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Nat Protoc. 2014 Apr;9(4):743-50. doi: 10.1038/nprot.2014.045. Epub 2014 Mar 6.

Transferring whole genomes from bacteria to yeast spheroplasts using entire bacterial cells to reduce DNA shearing.

Author information

1
Department of Synthetic Biology and Bioenergy, J. Craig Venter Institute, La Jolla, California, USA.
2
Department of Synthetic Biology and Bioenergy, J. Craig Venter Institute, Rockville, Maryland, USA.
3
1] Department of Synthetic Biology and Bioenergy, J. Craig Venter Institute, La Jolla, California, USA. [2] Department of Synthetic Biology and Bioenergy, J. Craig Venter Institute, Rockville, Maryland, USA.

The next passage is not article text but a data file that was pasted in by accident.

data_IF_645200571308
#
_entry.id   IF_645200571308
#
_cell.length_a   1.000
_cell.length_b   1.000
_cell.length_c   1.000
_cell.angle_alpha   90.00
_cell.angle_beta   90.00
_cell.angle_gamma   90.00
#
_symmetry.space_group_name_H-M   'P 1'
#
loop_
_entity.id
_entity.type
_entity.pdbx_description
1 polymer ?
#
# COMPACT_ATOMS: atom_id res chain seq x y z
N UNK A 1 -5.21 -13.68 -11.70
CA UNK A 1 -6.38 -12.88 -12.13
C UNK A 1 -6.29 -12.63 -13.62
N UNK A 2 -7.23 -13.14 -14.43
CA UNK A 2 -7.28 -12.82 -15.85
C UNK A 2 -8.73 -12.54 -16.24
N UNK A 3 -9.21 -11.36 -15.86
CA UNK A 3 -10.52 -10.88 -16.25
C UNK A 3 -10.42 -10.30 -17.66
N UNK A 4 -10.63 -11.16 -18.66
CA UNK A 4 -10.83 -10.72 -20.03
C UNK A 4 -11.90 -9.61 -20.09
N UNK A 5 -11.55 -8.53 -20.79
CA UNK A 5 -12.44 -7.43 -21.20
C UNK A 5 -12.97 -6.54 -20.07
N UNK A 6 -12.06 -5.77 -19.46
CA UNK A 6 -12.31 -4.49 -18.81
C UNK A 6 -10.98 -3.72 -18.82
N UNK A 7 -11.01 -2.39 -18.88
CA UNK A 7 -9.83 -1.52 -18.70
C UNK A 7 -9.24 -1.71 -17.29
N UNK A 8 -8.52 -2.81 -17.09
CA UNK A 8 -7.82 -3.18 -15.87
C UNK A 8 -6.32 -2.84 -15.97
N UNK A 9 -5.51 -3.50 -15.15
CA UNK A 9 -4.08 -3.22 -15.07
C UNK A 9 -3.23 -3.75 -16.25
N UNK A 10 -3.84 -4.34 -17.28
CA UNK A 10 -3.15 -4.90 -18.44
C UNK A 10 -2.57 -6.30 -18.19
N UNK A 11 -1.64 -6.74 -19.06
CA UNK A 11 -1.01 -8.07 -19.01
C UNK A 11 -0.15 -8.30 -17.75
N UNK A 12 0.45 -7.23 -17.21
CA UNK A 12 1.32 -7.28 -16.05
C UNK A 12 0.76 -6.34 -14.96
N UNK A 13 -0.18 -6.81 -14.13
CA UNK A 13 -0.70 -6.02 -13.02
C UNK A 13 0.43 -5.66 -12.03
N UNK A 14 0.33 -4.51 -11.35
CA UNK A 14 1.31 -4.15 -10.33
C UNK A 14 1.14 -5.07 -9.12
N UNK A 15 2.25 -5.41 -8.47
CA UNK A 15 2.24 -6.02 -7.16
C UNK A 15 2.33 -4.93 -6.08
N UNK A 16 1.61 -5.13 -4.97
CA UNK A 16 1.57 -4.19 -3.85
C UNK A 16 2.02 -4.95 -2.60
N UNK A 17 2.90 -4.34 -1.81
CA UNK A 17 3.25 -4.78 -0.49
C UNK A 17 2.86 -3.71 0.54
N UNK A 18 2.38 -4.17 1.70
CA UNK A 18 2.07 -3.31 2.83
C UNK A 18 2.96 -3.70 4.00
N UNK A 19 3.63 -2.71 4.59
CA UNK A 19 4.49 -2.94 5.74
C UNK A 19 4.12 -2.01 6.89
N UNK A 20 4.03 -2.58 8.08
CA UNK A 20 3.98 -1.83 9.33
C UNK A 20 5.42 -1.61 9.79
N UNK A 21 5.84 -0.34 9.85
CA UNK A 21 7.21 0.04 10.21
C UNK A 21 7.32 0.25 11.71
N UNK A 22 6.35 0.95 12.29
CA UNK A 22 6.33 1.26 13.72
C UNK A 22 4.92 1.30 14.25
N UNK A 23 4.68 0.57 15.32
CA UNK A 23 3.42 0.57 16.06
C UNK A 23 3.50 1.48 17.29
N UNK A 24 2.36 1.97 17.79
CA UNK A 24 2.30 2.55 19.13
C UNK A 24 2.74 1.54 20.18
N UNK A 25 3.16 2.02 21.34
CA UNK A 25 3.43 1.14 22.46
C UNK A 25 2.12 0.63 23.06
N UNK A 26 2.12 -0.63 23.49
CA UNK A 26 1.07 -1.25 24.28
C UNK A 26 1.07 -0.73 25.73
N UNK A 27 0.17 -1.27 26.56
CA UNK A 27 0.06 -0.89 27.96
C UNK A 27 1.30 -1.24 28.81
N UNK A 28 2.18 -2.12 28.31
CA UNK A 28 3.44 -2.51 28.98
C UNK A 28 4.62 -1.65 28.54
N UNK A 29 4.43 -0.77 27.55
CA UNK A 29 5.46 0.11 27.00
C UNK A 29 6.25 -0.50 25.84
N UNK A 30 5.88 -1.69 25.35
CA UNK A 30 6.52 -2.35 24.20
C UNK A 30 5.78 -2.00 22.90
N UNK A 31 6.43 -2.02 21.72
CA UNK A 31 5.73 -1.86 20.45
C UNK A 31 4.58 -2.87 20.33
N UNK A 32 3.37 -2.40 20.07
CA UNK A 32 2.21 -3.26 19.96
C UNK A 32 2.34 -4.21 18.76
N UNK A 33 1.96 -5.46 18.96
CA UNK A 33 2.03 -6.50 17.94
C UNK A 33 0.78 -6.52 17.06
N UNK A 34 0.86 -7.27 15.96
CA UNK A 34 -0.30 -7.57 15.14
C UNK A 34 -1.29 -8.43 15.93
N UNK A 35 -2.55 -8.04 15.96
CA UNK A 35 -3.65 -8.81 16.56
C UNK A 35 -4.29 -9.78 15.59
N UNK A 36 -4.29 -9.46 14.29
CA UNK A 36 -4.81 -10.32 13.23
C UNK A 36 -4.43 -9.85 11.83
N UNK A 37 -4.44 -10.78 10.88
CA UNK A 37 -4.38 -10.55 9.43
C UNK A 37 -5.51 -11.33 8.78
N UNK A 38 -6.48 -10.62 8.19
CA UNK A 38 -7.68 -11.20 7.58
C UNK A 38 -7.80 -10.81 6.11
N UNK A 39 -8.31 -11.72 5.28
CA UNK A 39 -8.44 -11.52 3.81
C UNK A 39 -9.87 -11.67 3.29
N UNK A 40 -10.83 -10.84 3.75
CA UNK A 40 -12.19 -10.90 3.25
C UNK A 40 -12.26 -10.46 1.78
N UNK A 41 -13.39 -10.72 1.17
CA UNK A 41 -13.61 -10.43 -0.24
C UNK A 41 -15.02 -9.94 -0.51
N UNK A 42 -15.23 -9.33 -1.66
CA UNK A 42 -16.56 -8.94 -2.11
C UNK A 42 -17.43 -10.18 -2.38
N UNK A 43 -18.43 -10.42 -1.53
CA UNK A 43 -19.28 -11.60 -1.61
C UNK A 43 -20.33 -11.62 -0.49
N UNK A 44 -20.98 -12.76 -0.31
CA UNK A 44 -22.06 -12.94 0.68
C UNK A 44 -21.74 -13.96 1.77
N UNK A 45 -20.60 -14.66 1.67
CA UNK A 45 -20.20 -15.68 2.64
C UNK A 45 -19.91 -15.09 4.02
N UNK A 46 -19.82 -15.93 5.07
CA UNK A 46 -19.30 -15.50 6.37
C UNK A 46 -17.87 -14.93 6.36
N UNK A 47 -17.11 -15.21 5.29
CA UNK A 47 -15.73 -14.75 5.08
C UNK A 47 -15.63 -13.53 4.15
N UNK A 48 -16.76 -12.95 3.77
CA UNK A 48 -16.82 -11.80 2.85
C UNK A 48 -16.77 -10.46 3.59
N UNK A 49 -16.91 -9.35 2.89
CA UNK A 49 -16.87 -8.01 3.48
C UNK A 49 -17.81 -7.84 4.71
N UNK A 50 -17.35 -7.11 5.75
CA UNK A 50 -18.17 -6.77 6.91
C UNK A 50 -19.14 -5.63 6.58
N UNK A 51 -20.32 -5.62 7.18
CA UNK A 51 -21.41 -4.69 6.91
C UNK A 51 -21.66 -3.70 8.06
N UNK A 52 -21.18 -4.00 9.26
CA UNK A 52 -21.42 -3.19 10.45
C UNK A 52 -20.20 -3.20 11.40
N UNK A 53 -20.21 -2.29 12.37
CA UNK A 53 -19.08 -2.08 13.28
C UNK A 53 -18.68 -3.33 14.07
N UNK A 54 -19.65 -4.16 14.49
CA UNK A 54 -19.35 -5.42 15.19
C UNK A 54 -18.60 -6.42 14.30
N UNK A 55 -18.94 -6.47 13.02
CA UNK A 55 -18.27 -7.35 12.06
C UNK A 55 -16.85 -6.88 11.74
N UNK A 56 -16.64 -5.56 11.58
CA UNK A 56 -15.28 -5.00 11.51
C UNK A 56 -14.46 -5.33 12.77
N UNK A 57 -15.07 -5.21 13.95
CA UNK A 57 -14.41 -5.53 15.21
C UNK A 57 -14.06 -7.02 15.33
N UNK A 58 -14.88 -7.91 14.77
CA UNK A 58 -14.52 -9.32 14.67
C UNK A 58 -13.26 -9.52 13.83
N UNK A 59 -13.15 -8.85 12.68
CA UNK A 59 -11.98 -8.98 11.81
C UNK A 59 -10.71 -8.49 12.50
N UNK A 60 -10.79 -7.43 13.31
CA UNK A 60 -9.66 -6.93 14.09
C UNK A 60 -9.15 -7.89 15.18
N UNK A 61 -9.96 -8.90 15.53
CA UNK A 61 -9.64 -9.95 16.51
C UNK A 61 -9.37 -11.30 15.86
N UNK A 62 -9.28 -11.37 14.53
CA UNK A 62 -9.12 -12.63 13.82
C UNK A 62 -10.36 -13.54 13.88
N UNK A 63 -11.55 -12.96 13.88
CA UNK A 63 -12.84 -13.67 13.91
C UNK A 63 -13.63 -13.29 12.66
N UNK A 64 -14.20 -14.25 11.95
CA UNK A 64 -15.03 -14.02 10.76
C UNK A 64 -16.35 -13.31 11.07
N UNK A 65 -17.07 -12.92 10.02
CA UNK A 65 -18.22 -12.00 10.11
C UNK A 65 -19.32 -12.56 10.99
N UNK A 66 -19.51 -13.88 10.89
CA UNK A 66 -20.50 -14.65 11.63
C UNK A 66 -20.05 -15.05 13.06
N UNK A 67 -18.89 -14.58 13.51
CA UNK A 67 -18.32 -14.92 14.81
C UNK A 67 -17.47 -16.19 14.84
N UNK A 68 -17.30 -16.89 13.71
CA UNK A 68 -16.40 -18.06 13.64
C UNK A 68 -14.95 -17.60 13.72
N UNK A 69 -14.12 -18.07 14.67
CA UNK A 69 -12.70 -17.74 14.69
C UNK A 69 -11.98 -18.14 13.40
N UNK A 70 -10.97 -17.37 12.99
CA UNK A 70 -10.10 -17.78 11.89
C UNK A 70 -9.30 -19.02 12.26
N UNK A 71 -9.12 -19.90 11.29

Abstract

Direct cell-to-cell transfer of genomes from bacteria to yeast facilitates genome engineering for bacteria that are not amenable to genetic manipulation by allowing instead for the utilization of the powerful yeast genetic tools. Here we describe a protocol for transferring whole genomes from bacterial cells to yeast spheroplasts without any DNA purification process. The method is dependent on the treatment of the bacterial and yeast cellular mixture with PEG, which induces cell fusion, engulfment, aggregation or lysis. Over 80% of the bacterial genomes transferred in this way are complete, on the basis of structural and functional tests. Excluding the time required for preparing starting cultures and for incubating cells to form final colonies, the protocol can be completed in 3 h.

PMID:
24603933
DOI:
10.1038/nprot.2014.045
[Indexed for MEDLINE]

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